Wednesday, September 19, 2012

Dialogue Lessons: The Big Picture, Part 4

During September I'll be sharing some notes here on my blog from my "The Art of Writing Dialogue" workshop that I've presented to many writing groups. I presented the first three lessons on Mechanics, the nitty gritty little details of writing dialogue, last week. This week and next, I'll go into The Big Picture, using character traits, conflict, and emotion to infuse a real-life feel into dialogue, to make it pop off the page. The goal is to drag readers by the throat right into the book. Here are the first three of ten "rules of thumb" for The Big Picture:

1. Show Character Traits in Speech: Use dialogue to show your characters’ sex, age, ethnicity, and culture. But avoid phonetic spelling that makes the dialogue hard to read. Rely on rhythm and word choice instead to show your character’s background, and maybe a description of their voice. If your character would use contractions in their speech, use them, but if they wouldn’t (if English is their second language, for example), don’t. Women usually are more verbal than men, so make men’s dialogue lines shorter.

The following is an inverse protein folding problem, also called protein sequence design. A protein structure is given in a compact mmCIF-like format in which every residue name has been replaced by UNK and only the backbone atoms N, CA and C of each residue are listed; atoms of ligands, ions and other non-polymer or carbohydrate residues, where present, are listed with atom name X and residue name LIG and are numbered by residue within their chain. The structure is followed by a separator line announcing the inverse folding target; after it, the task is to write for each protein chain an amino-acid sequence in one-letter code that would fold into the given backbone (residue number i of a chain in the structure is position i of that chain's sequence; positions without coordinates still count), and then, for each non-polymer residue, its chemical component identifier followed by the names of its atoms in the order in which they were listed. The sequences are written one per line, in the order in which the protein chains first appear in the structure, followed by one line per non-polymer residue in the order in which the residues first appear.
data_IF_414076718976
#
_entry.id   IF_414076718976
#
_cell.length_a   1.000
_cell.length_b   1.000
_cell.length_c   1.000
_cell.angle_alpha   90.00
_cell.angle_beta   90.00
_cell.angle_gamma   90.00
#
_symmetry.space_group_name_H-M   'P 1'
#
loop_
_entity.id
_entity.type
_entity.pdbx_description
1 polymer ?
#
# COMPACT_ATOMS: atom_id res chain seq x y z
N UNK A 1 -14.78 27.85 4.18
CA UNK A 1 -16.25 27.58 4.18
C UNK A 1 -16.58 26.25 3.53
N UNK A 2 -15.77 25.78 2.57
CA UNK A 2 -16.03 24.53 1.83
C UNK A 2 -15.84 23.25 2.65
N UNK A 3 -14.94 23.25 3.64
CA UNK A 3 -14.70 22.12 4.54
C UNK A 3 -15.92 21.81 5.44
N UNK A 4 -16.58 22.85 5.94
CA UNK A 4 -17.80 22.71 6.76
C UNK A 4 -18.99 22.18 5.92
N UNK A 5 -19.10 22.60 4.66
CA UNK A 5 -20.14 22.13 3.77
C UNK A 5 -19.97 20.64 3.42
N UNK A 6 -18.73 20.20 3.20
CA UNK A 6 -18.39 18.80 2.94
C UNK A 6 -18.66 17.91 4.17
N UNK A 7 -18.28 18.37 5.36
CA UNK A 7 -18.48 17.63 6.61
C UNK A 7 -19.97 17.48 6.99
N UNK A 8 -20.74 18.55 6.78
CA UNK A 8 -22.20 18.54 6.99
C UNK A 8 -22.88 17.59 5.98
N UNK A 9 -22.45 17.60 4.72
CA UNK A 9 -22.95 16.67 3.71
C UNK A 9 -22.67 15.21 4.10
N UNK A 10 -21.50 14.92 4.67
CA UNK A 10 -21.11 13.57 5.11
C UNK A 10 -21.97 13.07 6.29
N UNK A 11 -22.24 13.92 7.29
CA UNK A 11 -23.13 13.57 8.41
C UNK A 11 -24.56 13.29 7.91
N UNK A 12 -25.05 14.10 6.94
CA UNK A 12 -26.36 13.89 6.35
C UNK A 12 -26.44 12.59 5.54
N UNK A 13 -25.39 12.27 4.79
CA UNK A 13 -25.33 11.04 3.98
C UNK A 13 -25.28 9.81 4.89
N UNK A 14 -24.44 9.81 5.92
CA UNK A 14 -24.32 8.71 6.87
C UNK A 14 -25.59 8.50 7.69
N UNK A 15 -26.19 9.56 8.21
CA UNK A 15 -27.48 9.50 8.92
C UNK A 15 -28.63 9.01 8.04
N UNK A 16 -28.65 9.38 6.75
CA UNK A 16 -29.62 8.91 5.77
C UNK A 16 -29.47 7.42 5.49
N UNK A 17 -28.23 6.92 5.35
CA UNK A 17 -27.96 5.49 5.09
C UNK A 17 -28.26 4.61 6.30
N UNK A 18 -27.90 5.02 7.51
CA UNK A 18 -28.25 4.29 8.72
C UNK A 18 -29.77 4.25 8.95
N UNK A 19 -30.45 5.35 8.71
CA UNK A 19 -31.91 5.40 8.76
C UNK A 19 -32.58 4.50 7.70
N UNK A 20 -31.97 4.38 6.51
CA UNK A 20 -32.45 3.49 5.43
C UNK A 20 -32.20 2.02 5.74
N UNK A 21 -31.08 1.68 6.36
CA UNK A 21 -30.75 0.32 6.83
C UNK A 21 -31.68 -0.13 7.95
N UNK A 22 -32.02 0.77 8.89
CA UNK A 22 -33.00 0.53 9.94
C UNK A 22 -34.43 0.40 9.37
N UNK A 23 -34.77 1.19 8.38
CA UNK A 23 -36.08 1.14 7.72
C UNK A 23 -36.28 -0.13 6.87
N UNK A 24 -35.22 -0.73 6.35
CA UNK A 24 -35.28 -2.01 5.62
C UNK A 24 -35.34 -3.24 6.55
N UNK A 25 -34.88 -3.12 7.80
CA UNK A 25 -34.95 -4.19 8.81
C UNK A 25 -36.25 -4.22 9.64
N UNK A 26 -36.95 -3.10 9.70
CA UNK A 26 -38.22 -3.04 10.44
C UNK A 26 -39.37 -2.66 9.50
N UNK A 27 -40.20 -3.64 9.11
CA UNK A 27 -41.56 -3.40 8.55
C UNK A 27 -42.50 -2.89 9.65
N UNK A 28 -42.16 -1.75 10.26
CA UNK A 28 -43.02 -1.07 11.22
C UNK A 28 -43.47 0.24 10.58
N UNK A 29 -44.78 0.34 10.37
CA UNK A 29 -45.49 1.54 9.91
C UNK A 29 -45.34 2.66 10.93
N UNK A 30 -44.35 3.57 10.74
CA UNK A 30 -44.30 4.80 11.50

“Ah reckon ah don' haff ta go dowan tuh th' rivuh tuhday, 'cawse we gots awl th' feeush we gwine need,” Buford said.

     “I reckon I don't have to go down to the river today,” Buford said in a slow Southern drawl, “‘cause we gots all the fish we gonna need.”

2. Show Vocation in Speech: People who engage in different vocations or avocations have their own sub-language and terms that they sprinkle in their conversations. When you interview experts in the job, hobby, sport, or craft that you’re using in your fiction, write down expressions and terms they use as well as the information they give you. Then weave that specific sub-language into your dialogue.

3. Give each of your main characters a distinctive dialogue pattern or quirk, so readers can use that to distinguish speakers. Then you don’t need tags as often.

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